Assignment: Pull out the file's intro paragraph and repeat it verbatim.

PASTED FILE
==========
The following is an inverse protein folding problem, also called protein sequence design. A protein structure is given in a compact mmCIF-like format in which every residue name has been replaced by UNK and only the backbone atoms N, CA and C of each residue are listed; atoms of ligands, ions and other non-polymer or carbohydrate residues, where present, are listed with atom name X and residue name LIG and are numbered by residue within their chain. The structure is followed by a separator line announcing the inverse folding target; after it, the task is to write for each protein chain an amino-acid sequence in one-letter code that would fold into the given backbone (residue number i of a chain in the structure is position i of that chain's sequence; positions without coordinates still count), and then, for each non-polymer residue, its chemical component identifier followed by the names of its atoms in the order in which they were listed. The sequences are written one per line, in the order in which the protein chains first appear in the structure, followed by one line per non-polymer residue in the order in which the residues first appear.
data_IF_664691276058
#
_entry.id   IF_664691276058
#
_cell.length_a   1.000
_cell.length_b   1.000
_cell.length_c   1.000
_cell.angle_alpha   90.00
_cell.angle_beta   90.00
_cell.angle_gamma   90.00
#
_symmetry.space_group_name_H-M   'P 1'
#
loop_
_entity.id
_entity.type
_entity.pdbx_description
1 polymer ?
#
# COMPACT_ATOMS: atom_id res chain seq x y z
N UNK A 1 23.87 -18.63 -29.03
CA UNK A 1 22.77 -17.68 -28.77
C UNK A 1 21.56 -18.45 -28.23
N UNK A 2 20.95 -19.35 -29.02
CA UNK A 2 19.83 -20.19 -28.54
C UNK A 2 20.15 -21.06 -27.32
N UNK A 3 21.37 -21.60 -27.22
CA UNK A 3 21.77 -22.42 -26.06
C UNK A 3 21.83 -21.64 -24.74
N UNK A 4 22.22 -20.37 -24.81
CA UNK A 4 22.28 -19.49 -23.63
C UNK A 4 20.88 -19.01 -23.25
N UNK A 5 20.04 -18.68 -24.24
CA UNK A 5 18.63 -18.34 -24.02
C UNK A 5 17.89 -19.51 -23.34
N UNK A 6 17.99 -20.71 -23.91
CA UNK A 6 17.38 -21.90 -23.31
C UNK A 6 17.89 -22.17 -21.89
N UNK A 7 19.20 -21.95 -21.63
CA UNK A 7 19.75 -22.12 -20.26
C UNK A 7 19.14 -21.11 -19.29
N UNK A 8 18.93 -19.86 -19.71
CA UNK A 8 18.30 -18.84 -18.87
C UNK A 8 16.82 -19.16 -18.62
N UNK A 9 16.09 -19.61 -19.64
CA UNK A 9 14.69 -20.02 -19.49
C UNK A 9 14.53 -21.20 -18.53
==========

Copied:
The following is an inverse protein folding problem, also called protein sequence design. A protein structure is given in a compact mmCIF-like format in which every residue name has been replaced by UNK and only the backbone atoms N, CA and C of each residue are listed; atoms of ligands, ions and other non-polymer or carbohydrate residues, where present, are listed with atom name X and residue name LIG and are numbered by residue within their chain. The structure is followed by a separator line announcing the inverse folding target; after it, the task is to write for each protein chain an amino-acid sequence in one-letter code that would fold into the given backbone (residue number i of a chain in the structure is position i of that chain's sequence; positions without coordinates still count), and then, for each non-polymer residue, its chemical component identifier followed by the names of its atoms in the order in which they were listed. The sequences are written one per line, in the order in which the protein chains first appear in the structure, followed by one line per non-polymer residue in the order in which the residues first appear.